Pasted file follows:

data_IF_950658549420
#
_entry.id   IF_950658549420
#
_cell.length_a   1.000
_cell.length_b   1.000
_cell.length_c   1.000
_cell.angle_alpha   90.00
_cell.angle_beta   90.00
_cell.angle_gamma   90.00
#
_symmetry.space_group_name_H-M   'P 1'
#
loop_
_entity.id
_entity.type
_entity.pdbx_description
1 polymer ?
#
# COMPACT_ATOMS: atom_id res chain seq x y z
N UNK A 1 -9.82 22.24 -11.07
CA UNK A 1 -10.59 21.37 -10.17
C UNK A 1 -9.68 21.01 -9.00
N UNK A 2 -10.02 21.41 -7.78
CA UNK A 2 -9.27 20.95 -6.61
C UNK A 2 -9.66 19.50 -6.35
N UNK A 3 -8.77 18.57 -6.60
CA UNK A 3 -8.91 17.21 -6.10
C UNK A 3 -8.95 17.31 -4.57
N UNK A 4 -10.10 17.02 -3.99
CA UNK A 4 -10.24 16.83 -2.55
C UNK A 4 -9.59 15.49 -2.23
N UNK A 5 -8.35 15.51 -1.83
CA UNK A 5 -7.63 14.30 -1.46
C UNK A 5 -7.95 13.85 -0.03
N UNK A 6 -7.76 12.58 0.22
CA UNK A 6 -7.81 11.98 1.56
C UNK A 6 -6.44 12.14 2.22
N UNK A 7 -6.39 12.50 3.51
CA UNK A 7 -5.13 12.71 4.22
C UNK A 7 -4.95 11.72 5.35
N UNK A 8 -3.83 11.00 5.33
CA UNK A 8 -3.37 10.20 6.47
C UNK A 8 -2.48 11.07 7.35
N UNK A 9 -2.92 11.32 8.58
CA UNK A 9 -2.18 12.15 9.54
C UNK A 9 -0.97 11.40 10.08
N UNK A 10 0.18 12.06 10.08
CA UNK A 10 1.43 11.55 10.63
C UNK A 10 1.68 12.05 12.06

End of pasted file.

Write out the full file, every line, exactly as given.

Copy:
data_IF_950658549420
#
_entry.id   IF_950658549420
#
_cell.length_a   1.000
_cell.length_b   1.000
_cell.length_c   1.000
_cell.angle_alpha   90.00
_cell.angle_beta   90.00
_cell.angle_gamma   90.00
#
_symmetry.space_group_name_H-M   'P 1'
#
loop_
_entity.id
_entity.type
_entity.pdbx_description
1 polymer ?
#
# COMPACT_ATOMS: atom_id res chain seq x y z
N UNK A 1 -9.82 22.24 -11.07
CA UNK A 1 -10.59 21.37 -10.17
C UNK A 1 -9.68 21.01 -9.00
N UNK A 2 -10.02 21.41 -7.78
CA UNK A 2 -9.27 20.95 -6.61
C UNK A 2 -9.66 19.50 -6.35
N UNK A 3 -8.77 18.57 -6.60
CA UNK A 3 -8.91 17.21 -6.10
C UNK A 3 -8.95 17.31 -4.57
N UNK A 4 -10.10 17.02 -3.99
CA UNK A 4 -10.24 16.83 -2.55
C UNK A 4 -9.59 15.49 -2.23
N UNK A 5 -8.35 15.51 -1.83
CA UNK A 5 -7.63 14.30 -1.46
C UNK A 5 -7.95 13.85 -0.03
N UNK A 6 -7.76 12.58 0.22
CA UNK A 6 -7.81 11.98 1.56
C UNK A 6 -6.44 12.14 2.22
N UNK A 7 -6.39 12.50 3.51
CA UNK A 7 -5.13 12.71 4.22
C UNK A 7 -4.95 11.72 5.35
N UNK A 8 -3.83 11.00 5.33
CA UNK A 8 -3.37 10.20 6.47
C UNK A 8 -2.48 11.07 7.35
N UNK A 9 -2.92 11.32 8.58
CA UNK A 9 -2.18 12.15 9.54
C UNK A 9 -0.97 11.40 10.08
N UNK A 10 0.18 12.06 10.08
CA UNK A 10 1.43 11.55 10.63
C UNK A 10 1.68 12.05 12.06